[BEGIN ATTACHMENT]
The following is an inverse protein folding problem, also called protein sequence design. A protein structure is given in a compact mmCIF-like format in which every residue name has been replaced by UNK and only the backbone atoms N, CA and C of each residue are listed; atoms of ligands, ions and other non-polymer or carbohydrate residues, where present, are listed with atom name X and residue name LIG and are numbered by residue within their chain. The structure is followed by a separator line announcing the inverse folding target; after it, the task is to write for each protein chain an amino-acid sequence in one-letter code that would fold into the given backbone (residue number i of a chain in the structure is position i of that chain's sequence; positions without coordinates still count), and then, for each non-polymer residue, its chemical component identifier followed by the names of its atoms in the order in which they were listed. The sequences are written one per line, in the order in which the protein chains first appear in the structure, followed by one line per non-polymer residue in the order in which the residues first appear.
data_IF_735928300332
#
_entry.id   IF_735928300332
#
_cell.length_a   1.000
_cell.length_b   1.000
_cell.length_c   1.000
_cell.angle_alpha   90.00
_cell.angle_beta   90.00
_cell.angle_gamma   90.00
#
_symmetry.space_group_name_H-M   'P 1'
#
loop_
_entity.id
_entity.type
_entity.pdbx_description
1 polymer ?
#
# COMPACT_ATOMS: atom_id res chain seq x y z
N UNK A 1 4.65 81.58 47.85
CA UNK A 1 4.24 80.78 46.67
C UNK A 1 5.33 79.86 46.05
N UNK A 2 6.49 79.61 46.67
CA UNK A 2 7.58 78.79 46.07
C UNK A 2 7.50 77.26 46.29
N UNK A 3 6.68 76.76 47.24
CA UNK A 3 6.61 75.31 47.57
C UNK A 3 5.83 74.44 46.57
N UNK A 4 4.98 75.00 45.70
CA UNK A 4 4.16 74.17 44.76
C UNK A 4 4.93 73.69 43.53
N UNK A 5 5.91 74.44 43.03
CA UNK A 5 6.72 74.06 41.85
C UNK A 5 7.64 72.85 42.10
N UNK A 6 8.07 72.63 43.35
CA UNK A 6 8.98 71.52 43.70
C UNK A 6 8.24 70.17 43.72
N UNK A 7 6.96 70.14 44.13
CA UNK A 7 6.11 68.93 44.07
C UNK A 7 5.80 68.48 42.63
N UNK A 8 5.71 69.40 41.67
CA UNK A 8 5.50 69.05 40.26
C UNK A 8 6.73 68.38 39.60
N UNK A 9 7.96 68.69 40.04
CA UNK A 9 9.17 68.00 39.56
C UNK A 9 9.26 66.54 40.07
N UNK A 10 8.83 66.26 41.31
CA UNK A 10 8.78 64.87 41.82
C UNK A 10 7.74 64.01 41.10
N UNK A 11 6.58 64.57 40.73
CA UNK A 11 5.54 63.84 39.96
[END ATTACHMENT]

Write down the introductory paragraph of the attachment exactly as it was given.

The following is an inverse protein folding problem, also called protein sequence design. A protein structure is given in a compact mmCIF-like format in which every residue name has been replaced by UNK and only the backbone atoms N, CA and C of each residue are listed; atoms of ligands, ions and other non-polymer or carbohydrate residues, where present, are listed with atom name X and residue name LIG and are numbered by residue within their chain. The structure is followed by a separator line announcing the inverse folding target; after it, the task is to write for each protein chain an amino-acid sequence in one-letter code that would fold into the given backbone (residue number i of a chain in the structure is position i of that chain's sequence; positions without coordinates still count), and then, for each non-polymer residue, its chemical component identifier followed by the names of its atoms in the order in which they were listed. The sequences are written one per line, in the order in which the protein chains first appear in the structure, followed by one line per non-polymer residue in the order in which the residues first appear.